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Insomniac Interview, Part I

insomniac.jpgInsomniac was kind enough to answer some questions that the writers here at have put together. It’s a long process, getting all these questions answered, and you can see that several Insomniac employees were involved in answering the questions. I originally contacted them last year, but they were so busy trying to get Resistance out the door that they suggested I contact them again after launch, which is what I did. We spent a lot of time thinking of what questions we could ask, so hopefully you’ll enjoy them as much as we did. Thanks, Insomniac! Don’t forget to check out the Insomniac Full Moon Show podcast for more about Insomniac and upcoming projects.

I’ve divided the interview into two pieces, here’s the first part. The second part comes tomorrow.

1. Generally, launch titles don’t sell a lot of copies just because there aren’t that many consoles out there yet. Why did you decide to make Resistance a launch title for the PS3 when you knew that sales wouldn’t be that great? How does Insomniac gain from that?

Ted Price, President and CEO: First, I think it’s important to note that Resistance: Fall of Man has been the #1 selling PS3 title since launch despite games like Madden and Call of Duty 3 being available on the platform. More important, as more PS3s make it into consumers’ hands, Resistance: FOM’s sales continue to increase. Finally, with the recent European launch putting Resistance: FOM atop the sales charts across all formats and more content coming soon, we’re expecting Resistance: FOM to continue to be high on gamers’ “wanted” lists.

We knew from the beginning that launching with the hardware would mean lower initial sales. But we also felt strongly that the opportunity to establish a new franchise in a very crowded genre was something we couldn’t pass up. With less competition at launch it meant that Resistance: FOM would get a fair shake as the “new kid on the block” and potentially garner more long-term sales assuming we did our job in creating a AAA game. In this business, exposure is EVERYTHING for a new franchise and had we released Resistance:FOM a year later, it would have been much harder for the game to get the attention it deserved no matter how good it was.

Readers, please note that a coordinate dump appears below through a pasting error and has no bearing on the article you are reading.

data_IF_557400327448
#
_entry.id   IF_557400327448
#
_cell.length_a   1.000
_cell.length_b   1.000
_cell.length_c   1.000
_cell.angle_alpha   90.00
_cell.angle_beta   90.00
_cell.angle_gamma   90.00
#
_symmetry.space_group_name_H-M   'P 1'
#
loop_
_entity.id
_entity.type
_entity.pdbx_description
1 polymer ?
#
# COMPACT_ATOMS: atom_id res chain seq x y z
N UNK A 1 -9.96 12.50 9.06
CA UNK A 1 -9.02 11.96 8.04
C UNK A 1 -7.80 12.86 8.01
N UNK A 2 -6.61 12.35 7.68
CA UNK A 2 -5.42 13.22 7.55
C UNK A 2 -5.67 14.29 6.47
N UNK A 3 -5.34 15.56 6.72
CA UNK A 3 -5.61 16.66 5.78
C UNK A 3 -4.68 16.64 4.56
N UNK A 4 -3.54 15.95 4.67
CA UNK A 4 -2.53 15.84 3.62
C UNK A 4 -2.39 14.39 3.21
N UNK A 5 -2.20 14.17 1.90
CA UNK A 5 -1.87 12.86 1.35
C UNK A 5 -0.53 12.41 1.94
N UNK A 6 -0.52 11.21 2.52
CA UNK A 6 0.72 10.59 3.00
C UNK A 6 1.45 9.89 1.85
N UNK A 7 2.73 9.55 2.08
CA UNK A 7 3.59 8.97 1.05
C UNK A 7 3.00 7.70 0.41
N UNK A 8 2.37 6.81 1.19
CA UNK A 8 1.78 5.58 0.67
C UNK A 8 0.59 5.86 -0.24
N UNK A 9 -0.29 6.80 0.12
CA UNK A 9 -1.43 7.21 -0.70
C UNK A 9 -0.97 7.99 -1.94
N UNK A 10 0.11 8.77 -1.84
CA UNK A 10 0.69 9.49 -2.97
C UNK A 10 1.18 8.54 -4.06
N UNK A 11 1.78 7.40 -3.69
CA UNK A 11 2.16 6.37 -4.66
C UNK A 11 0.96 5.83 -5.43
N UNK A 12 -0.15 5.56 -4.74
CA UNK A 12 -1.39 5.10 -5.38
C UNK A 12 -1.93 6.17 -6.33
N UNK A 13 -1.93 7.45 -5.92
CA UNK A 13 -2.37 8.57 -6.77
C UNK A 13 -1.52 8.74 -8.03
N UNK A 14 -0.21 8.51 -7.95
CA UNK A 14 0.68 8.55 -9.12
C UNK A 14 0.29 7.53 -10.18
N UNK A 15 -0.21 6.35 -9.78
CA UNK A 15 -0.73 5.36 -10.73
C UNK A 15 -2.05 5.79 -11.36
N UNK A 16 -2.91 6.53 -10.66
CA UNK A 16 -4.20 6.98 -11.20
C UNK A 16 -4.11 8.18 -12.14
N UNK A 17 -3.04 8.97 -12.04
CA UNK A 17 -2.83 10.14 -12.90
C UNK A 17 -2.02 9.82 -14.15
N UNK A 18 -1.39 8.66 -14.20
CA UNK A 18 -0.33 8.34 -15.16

2. What development tools and languages do your programmers and artists use? I’m a former game developer myself (I worked on Wizardry 8 at Sir-Tech), so I’m really curious as to what compilers, IDE’s, languages, graphics programs, 3D programs, etc your software developers and artists use.

Luke Petre, Director of Tools: Our artists work with a variety of 2D and 3D applications including Photoshop (for texture painting, marketing art, etc.) and Maya (3D modeling). A lot of our 3D artists are using sculpting software more frequently as we continue to work with higher and higher poly counts to produce HD content. We export data from these 3rd party applications into internal formats in some cases, which gives us a degree of flexibility in choosing the right piece of software to produce specific types of assets. In general, we try to develop technology that allows our artists to work with whatever applications best enable them to produce high-fidelity content as quickly as possible.

Our tools are mostly PC-based and are predominately written in C++.. There’s also a fair amount of Perl that we use to automate tasks and tie various systems together. There are even some Python scripts and some batch files floating around. Our PS3 code is primarily developed using a variety of IDEs, Sony’s PS3 compiler, and SN System’s ProDG debugger. The runtime code is a mix of C++ in the higher level systems and a decent amount of C and assembly for the low level engine code.

Getting all these different environments and tools to play nicely together can sometimes be a challenge, but we try to be flexible in terms of what tools we use to attack different problems. This flexibility often pays dividends in how our games perform and the flexibility our artists have to bring their ideas to life in ever-increasing detail and depth.

3. How many developers and artists did you have working on R:FoM? Will other PS3 games get the same level of allocation?

TP: At times our team, including our quality assurance staff, was up to 100 people. The size of the team varied depending on the phase of production we were in. During Resistance: FOM’s production we developed a lot of proprietary software (our engine, physics system, animation system, level production tools, etc.) that we’ll continue to use and improve during this generation of hardware. Because of this the team was slightly larger than what we anticipate for future PS3 titles.

4. Why did you decide not to do online co-op in R:FoM? It’s something that a lot of people would have liked. I’m just looking to see what you guys were thinking in this regard.

TP: We had to pick our battles. Resistance:FOM is a very large game – most people spend 12-15 hours getting through the single-player campaign alone. And then there are the massive online multiplayer modes we implemented that offer a LOT more gameplay. While it would have been very cool to do online co-op, we opted for offline co-op partially because we simply didn’t have the time or manpower to make a game this large and hit launch at the same time. And I don’t think the game is any less great because of it.

Something I have also said in interviews is that during the design process we did discuss online co-op seriously during production. We concluded that it was just as much (or more) fun to be sitting next to someone playing offline co-op than playing online co-op with a potential stranger. Yet whenever I’ve mentioned that particular reason, people have sneered and said “yeah, whatever dude.” But that’s the way we felt at the time.

Come back tomorrow for part II of the Insomniac interview!